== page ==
Advent of Security Riggers

In the late 2040s. designers at CerebroTech, a wholly owned subsidiary of Ares Security International, began experimenting with Artificial Sensory Induction System Technology (ASIST) in an attempt to create a more efficient means of controlling matrix-accessible external security systems. Unfortunately, the layers of programming required for the user interface on an ASIST-equipped cyberdeck slowed the system to unacceptable levels. The CerebroTech team solved the problem by combining Muscular Signal Transference (MST) technology and Vehicle Control Rigs (VCRs) used by riggers with ASIST technology. This breakthrough resulted in the first closed-circuit simsense (CCSS) system.

By 2050, the first CCSS systems were operational. These systems enabled riggers to "drive" a security system in much the same manner they control a vehicle. The new “security riggers" enabled matrix security personnel to again devote themselves exclusively to patrolling the matrix. The development also enabled corporations to remove all non-matrix-related security functions from their matrices, making these functions less vulnerable to intruders. As the work of security riggers has become increasingly important in recent years, many firms have begun creating separate technical security divisions to oversee these tasks.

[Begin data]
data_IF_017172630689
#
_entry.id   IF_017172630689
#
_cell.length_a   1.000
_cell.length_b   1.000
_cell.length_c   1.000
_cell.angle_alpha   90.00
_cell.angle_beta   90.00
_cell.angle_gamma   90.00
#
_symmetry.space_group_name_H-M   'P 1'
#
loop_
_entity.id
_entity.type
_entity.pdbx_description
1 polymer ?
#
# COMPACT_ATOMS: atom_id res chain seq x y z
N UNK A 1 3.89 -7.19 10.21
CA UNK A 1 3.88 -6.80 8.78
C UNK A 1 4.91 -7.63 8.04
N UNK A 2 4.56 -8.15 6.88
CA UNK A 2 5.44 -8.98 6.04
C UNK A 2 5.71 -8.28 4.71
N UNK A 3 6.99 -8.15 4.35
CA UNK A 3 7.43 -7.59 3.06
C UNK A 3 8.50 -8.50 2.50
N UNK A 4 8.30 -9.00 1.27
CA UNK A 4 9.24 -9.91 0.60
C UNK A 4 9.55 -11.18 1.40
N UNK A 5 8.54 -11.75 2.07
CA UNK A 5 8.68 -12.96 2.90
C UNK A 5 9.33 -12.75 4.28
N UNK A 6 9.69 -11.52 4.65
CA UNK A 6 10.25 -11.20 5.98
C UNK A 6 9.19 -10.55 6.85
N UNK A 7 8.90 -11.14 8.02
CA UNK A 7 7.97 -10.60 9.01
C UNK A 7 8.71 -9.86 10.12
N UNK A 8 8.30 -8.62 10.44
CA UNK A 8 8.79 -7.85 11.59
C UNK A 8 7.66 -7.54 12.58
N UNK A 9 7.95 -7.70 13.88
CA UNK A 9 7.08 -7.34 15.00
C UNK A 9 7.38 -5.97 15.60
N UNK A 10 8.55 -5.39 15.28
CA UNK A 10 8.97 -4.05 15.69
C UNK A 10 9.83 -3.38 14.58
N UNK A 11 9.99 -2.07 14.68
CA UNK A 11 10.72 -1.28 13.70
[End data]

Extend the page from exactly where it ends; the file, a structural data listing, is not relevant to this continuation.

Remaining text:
All modern matrix security systems are composed of three components—security deckers, intrusion countermeasures, and hardware. All Knight Errant matrix security systems provide the highest quality components available. Many of our highly trained, experienced security deckers, for example, have backgrounds in military, intelligence, or law-enforcement matrix work. Knight Errant also works closely with the most highly respected software and computer firms to provide you with state-of-the-art intrusion countermeasures and the latest hardware and firmware—all custom tailored by our specialists to meet your matrix security needs.